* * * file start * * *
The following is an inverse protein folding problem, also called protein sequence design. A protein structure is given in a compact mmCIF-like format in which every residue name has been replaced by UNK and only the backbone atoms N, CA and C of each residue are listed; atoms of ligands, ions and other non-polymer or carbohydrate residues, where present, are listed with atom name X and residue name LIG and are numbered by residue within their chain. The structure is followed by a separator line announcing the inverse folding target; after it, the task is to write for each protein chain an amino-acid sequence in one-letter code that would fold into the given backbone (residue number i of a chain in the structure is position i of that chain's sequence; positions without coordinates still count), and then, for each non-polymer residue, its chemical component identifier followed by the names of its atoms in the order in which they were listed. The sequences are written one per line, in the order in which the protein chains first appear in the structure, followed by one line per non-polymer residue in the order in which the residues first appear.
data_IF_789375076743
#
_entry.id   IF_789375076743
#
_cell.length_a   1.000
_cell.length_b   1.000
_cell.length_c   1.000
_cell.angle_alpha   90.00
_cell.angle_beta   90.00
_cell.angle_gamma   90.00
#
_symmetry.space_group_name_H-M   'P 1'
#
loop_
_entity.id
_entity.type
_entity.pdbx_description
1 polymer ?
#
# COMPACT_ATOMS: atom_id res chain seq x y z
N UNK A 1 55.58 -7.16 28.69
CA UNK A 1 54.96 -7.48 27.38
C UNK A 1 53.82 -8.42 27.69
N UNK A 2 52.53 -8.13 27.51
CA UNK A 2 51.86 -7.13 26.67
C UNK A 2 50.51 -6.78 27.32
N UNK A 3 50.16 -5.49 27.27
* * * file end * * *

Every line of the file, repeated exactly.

The following is an inverse protein folding problem, also called protein sequence design. A protein structure is given in a compact mmCIF-like format in which every residue name has been replaced by UNK and only the backbone atoms N, CA and C of each residue are listed; atoms of ligands, ions and other non-polymer or carbohydrate residues, where present, are listed with atom name X and residue name LIG and are numbered by residue within their chain. The structure is followed by a separator line announcing the inverse folding target; after it, the task is to write for each protein chain an amino-acid sequence in one-letter code that would fold into the given backbone (residue number i of a chain in the structure is position i of that chain's sequence; positions without coordinates still count), and then, for each non-polymer residue, its chemical component identifier followed by the names of its atoms in the order in which they were listed. The sequences are written one per line, in the order in which the protein chains first appear in the structure, followed by one line per non-polymer residue in the order in which the residues first appear.
data_IF_789375076743
#
_entry.id   IF_789375076743
#
_cell.length_a   1.000
_cell.length_b   1.000
_cell.length_c   1.000
_cell.angle_alpha   90.00
_cell.angle_beta   90.00
_cell.angle_gamma   90.00
#
_symmetry.space_group_name_H-M   'P 1'
#
loop_
_entity.id
_entity.type
_entity.pdbx_description
1 polymer ?
#
# COMPACT_ATOMS: atom_id res chain seq x y z
N UNK A 1 55.58 -7.16 28.69
CA UNK A 1 54.96 -7.48 27.38
C UNK A 1 53.82 -8.42 27.69
N UNK A 2 52.53 -8.13 27.51
CA UNK A 2 51.86 -7.13 26.67
C UNK A 2 50.51 -6.78 27.32
N UNK A 3 50.16 -5.49 27.27